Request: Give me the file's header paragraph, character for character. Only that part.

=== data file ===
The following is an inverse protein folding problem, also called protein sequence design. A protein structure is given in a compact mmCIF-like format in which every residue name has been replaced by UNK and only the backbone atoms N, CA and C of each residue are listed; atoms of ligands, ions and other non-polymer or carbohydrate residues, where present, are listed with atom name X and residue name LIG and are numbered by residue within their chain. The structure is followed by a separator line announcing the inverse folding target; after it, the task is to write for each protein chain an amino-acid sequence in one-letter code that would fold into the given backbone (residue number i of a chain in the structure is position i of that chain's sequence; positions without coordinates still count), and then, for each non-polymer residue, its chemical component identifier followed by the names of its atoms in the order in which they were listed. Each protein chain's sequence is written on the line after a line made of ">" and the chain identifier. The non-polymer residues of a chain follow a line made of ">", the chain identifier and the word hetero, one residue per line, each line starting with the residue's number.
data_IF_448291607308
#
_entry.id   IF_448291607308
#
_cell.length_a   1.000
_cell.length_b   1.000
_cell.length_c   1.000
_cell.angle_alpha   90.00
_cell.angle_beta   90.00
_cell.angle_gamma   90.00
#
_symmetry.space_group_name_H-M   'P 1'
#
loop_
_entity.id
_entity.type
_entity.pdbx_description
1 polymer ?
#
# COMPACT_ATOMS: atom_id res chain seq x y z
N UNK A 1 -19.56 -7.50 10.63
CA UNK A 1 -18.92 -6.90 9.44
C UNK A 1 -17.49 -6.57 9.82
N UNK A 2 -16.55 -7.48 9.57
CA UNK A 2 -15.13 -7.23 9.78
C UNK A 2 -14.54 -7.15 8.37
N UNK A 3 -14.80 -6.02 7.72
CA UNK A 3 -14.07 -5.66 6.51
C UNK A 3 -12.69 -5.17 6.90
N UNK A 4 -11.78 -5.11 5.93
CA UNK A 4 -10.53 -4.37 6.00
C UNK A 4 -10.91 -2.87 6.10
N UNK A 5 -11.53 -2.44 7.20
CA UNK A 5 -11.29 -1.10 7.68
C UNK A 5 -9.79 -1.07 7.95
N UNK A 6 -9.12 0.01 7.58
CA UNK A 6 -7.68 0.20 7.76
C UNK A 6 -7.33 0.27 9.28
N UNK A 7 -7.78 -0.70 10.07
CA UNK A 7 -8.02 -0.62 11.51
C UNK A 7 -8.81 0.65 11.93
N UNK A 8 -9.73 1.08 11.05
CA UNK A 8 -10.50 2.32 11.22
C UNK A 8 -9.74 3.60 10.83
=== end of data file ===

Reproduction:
The following is an inverse protein folding problem, also called protein sequence design. A protein structure is given in a compact mmCIF-like format in which every residue name has been replaced by UNK and only the backbone atoms N, CA and C of each residue are listed; atoms of ligands, ions and other non-polymer or carbohydrate residues, where present, are listed with atom name X and residue name LIG and are numbered by residue within their chain. The structure is followed by a separator line announcing the inverse folding target; after it, the task is to write for each protein chain an amino-acid sequence in one-letter code that would fold into the given backbone (residue number i of a chain in the structure is position i of that chain's sequence; positions without coordinates still count), and then, for each non-polymer residue, its chemical component identifier followed by the names of its atoms in the order in which they were listed. Each protein chain's sequence is written on the line after a line made of ">" and the chain identifier. The non-polymer residues of a chain follow a line made of ">", the chain identifier and the word hetero, one residue per line, each line starting with the residue's number.